Friday, July 24, 2009

When You Can't Do What the Customer Asks...

At the hardware store today:

Yours truly: Could you please copy this key?

Counterperson - after examining key and looking at a key blank: See how this key doesn't have the same thickness as this blank?

Hmmm...I didn't specifically ask him to use that particular blank, just to duplicate the key. Is he going to need to alter that blank, or use some other blank, or even order a new blank?

Yours truly: How can you duplicate the key I just gave you?

Counterperson: That's what I'm trying to tell you...this key doesn't fit this blank.

Irritation factor growing...I'm not asking him specifically about that blank. All I give a blast about is his duplicating the key, something I've never had an issue with each time I've visited a hardware store.

Yours truly: Can you duplicate that key?

Counterperson: This blank won't fit!

Yours truly: Can you duplicate that key - yes or no?

Counterperson: No.

Yours truly, taking the key from his outstretched and open hand: Thank you - have a good day.

Exit stage right.

For any service folks who may be reading this:

Pretty much by definition, you know much more than your customer about the situation. Your customer generally does not give a rat's whisker about the technical details of the job. The requested results either happen or they don't.

If you launch into a complex explanation without saying "Yes" or "No," I'm going to assume that the situation is negotiable provided that the issues you explain can be dealt with. And I'm likely to think of a couple of ways to handle those issues. We Aspies tend to think outside the box. (Some NTs have been known to do the same - stranger things have happened. :-})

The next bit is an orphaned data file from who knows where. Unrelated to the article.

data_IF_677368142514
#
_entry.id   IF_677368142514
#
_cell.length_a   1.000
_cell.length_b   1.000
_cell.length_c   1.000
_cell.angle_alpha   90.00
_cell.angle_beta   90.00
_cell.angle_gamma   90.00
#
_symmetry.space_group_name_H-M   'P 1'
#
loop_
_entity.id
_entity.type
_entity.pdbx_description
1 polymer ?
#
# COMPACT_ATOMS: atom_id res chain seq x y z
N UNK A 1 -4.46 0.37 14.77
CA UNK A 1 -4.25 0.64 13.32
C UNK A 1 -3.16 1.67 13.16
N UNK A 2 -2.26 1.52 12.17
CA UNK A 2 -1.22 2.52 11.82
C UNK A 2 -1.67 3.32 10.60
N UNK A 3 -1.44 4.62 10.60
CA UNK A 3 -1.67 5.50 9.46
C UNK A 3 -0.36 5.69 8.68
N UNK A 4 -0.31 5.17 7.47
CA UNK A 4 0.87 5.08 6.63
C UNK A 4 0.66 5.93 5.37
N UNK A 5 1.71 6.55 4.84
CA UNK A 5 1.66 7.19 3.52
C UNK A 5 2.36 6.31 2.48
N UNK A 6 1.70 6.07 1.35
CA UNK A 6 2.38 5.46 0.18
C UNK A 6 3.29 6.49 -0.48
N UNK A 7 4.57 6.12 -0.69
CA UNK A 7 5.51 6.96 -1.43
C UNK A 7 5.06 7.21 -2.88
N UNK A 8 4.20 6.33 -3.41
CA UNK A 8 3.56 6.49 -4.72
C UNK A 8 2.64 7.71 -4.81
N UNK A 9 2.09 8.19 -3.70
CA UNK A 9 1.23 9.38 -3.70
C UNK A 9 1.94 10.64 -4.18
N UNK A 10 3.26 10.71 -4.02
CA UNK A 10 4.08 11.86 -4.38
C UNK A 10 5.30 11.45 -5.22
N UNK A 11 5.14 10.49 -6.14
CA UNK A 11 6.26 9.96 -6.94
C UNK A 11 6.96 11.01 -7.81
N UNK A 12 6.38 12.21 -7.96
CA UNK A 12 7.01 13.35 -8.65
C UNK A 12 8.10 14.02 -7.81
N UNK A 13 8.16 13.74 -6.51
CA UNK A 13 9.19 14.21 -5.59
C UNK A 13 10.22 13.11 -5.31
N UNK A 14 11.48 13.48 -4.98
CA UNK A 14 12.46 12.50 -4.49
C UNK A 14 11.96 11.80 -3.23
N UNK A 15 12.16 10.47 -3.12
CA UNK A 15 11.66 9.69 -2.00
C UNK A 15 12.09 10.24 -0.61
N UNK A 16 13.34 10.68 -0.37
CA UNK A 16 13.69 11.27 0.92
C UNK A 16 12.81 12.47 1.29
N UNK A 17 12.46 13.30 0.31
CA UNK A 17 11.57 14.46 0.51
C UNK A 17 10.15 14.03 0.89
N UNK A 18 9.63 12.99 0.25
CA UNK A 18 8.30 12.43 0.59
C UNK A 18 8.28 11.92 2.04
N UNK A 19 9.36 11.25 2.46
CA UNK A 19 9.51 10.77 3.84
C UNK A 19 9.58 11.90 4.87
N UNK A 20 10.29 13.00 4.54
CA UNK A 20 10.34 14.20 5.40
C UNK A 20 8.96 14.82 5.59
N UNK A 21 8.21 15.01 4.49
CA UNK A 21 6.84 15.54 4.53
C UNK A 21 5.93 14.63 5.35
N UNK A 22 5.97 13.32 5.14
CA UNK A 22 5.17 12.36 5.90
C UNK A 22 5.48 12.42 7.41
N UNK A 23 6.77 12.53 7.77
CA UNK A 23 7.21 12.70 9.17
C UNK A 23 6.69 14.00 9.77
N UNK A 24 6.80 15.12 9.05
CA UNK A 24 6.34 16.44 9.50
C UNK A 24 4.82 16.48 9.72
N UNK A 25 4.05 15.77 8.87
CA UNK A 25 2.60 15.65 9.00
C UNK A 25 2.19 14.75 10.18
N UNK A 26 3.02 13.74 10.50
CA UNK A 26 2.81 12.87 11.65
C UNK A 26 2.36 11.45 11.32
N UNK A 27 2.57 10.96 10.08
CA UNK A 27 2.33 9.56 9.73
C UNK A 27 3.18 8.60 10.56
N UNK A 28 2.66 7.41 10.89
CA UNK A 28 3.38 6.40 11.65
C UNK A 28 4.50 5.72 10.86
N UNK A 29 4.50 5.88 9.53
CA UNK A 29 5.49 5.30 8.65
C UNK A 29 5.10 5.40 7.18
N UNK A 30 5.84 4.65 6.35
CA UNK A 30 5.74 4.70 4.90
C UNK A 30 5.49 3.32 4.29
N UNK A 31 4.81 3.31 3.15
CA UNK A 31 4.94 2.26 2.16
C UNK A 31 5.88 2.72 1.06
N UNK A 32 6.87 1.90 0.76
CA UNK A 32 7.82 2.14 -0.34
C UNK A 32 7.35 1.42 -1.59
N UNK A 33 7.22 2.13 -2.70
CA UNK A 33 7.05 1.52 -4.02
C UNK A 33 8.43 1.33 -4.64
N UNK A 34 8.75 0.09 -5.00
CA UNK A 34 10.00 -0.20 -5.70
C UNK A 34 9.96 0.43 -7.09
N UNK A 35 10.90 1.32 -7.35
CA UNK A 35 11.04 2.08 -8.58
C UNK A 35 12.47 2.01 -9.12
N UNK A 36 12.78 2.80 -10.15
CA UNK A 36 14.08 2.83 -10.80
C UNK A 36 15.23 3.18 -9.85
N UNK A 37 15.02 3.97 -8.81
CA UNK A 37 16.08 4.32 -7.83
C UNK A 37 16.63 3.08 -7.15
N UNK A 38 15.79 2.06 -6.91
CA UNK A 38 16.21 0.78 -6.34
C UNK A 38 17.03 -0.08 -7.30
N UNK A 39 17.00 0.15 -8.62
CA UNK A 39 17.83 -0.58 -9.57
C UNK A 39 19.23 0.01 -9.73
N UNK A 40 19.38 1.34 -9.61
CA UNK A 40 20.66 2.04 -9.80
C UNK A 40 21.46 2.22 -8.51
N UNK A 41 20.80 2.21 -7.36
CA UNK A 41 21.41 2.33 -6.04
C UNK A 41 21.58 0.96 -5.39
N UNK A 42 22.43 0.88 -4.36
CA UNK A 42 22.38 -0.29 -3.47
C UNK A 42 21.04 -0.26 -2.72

Could your customer be mistaken about what's practicable? Quite possibly - see above. You know the situation better than s/he - even if s/he does understand the jargon specialized terminology you use to describe the matter (which isn't always the case).

If the situation is non-negotiable, please say that from the beginning and save us both a bit of time, energy and possibly stomach lining. Once you've made the situation clear, which shouldn't take more than a few words, feel free to launch into your explanation if it's called for.

(Similarly, if you want to suggest an alternative, feel free to do that - after telling the customer that his/her first choice is not possible for whatever reason. Then, s/he will know why you're suggesting the second choice and may be in a better mind to focus on it.)

What do you think?

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